This is tough. I know that God forgives unconditionally but I also know that when Christ encountered people that were not truly repentant for their behavior he moved on. He did not continue in relationships with people like that. A prime example can be found in Matthew 19:16-22. The Rich Young Ruler wanted to buy his way into heaven but when Christ told him the real cost, the king walked away. Christ did not pursue him.

I forgive John for the way things have gone as he has forgiven me. But we both need to work on gaining back trust.

I've just started reading The Heartache No One Sees by Sheila Walsh. There are questions at the end of each chapter to provoke thought. Here we go...

Why have you picked up this book? What do you hope to learn and/or gain from it?

I picked up the book because I have heard Sheila speak & have enjoyed her humor & heart for women that hurt emotionally, spiritually, physically. I hope to gain a better understanding of who I am as a woman loved by God without all the stigma Christians put on people with emotional hurts & depression.

What feelings that I (Sheila) shared or statements that I made did you really identify with? Let them be a touchstone for you to look back on & see what healing work God has done in your life.

When Sheila described meeting someone that asked what was happening in her life & she said, "I was diagnosed with clinical depression," the woman responded with, "I would have never known."

That is a big part of my problem. I have become used to hiding what is really going on inside me. I have become used to hiding it from myself as well as from others. Sweeping it under the rug.

What hope and encouragement did you find in this Introduction? Highlight those points so you can easily find them when you need them.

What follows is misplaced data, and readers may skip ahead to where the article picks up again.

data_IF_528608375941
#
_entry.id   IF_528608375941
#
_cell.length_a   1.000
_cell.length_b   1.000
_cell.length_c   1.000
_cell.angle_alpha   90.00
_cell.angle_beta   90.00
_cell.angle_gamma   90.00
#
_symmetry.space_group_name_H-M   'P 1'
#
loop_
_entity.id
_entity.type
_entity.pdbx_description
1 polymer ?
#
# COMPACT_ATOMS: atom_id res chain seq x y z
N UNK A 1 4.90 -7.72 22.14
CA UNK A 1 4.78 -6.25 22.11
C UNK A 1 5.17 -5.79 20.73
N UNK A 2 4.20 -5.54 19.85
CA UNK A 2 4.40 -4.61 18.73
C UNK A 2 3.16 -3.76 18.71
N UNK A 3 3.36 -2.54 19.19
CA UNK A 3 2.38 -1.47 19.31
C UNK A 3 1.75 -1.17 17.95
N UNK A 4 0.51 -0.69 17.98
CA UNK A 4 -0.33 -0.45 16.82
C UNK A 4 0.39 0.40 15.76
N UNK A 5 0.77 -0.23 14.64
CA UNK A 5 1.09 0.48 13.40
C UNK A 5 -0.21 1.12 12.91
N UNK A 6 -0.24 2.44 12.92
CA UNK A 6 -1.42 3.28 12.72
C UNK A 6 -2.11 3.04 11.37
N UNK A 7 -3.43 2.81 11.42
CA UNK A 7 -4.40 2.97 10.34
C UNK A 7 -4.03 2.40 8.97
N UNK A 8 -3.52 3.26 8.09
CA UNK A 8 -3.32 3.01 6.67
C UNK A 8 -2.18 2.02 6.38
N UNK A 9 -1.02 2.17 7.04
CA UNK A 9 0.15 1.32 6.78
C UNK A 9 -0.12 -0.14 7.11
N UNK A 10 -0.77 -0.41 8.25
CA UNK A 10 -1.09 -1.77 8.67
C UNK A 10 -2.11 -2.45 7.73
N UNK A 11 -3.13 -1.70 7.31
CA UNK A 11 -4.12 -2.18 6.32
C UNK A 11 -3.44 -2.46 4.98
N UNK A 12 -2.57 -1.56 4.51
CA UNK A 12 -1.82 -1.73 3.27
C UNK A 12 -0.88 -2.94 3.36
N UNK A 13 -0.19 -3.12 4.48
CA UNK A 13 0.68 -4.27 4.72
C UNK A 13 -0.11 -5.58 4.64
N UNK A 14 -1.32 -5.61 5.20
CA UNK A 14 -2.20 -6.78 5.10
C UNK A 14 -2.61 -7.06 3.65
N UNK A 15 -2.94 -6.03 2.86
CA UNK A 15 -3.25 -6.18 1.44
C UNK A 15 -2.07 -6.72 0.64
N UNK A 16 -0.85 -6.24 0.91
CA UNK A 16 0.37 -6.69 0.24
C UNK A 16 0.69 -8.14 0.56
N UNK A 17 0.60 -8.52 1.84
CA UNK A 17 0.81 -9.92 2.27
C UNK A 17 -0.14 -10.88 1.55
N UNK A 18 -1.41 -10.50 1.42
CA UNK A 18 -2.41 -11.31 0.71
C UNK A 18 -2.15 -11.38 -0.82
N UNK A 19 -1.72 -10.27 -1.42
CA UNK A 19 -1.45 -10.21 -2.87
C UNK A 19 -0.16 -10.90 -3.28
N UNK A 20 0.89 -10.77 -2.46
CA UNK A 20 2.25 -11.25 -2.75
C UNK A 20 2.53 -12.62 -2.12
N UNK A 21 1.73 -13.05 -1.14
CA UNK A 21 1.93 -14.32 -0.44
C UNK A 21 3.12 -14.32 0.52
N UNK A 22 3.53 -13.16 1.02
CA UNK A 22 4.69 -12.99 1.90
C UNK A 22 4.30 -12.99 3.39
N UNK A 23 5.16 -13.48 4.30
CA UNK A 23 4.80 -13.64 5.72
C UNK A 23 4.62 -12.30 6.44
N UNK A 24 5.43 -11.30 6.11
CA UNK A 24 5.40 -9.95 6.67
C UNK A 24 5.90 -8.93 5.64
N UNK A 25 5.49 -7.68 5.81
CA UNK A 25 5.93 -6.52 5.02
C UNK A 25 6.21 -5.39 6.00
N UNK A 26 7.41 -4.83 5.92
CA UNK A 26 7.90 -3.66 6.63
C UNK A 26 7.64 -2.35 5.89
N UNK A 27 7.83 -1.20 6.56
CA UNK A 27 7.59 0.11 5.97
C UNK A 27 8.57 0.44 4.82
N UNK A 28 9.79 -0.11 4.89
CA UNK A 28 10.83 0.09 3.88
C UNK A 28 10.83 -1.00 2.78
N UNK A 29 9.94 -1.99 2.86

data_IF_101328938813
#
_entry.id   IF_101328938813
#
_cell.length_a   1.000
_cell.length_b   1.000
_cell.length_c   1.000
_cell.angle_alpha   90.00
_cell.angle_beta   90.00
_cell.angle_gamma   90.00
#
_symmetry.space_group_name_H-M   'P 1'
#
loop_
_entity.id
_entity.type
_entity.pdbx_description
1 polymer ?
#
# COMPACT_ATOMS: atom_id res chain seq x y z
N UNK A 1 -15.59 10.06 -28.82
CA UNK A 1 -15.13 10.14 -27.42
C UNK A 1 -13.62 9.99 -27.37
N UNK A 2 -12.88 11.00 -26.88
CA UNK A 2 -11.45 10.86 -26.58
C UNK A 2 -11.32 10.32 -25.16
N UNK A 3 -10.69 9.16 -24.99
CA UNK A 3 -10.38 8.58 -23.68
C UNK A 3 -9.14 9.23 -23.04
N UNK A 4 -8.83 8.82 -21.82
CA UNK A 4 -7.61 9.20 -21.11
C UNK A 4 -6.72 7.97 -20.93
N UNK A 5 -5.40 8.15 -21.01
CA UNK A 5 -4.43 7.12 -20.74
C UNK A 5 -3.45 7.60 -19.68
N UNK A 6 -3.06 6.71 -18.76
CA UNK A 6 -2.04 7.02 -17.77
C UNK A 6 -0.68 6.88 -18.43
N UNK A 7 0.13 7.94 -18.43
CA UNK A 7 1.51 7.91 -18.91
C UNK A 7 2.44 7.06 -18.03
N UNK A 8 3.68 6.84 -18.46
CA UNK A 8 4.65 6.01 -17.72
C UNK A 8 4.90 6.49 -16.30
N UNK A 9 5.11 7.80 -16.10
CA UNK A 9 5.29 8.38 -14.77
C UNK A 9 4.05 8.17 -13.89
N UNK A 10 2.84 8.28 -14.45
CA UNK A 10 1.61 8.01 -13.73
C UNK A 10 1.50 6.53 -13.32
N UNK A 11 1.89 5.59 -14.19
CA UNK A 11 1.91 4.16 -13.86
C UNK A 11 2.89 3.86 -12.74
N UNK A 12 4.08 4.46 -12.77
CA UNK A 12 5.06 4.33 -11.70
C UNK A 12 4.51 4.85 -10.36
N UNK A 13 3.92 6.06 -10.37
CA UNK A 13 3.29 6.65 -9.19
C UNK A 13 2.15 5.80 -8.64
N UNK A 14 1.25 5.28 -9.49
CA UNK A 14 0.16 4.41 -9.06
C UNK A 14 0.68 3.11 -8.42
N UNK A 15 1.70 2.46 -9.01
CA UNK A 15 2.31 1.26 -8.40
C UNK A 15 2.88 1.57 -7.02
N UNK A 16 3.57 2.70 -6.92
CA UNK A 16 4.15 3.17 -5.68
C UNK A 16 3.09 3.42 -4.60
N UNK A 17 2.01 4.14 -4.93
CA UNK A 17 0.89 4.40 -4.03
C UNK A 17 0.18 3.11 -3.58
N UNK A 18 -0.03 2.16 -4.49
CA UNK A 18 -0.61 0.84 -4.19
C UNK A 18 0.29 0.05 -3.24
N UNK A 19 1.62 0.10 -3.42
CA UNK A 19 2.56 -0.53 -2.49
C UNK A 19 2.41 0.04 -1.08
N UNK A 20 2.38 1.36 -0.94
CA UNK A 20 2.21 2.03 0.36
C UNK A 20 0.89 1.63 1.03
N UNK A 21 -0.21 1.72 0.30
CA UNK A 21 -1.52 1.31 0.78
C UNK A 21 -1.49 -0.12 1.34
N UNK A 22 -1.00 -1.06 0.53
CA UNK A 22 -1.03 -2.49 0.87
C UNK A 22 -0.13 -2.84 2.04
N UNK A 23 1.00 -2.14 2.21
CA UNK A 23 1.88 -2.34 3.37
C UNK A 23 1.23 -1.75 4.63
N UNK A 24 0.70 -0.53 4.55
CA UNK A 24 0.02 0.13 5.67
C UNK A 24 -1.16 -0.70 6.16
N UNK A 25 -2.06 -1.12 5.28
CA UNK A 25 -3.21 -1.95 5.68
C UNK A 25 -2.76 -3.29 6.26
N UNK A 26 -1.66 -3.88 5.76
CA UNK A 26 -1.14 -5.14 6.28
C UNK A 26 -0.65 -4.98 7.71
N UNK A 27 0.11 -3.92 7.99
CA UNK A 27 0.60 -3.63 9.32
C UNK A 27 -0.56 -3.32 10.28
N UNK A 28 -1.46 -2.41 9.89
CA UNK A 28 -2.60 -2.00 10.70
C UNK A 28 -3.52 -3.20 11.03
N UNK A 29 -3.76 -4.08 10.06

I've highlighted these things in the book...

"I am learning that God's overwhelming love gives us the courage and grace to look at our wounds, no matter how deep or painful they are, and to bring them out of the dark into His light...You might ask,
"Where were You, God, when these things were happening to me?"
"Where were You, God, when some of life's deepest wounds were being inflicted?"
"Do You see?"
"Do You care?"
These are valid questions and ones we will think about together, but let me say at this point, the same God who holds the universe in place loves you. Perhaps that is where you struggle, not wondering where God was, but questioning that God could love you in spite of where you have been. I believe that God loves you right now with all that is true about your life--externally and internally."

I want to believe that God loves me despite my warts.

"May the God of all grace, who called us to His eternal glory by Christ Jesus, after you have suffered a while, perfect, establish, strengthen, and settle you. To Him be the glory and the dominion forever and ever. Amen." I Peter 5:10-11

When I think about the struggles I have I know that it's because I am divided. I want to be the woman Christ wants me to be but I want to be who I want to be. I want to learn to reconcile those people.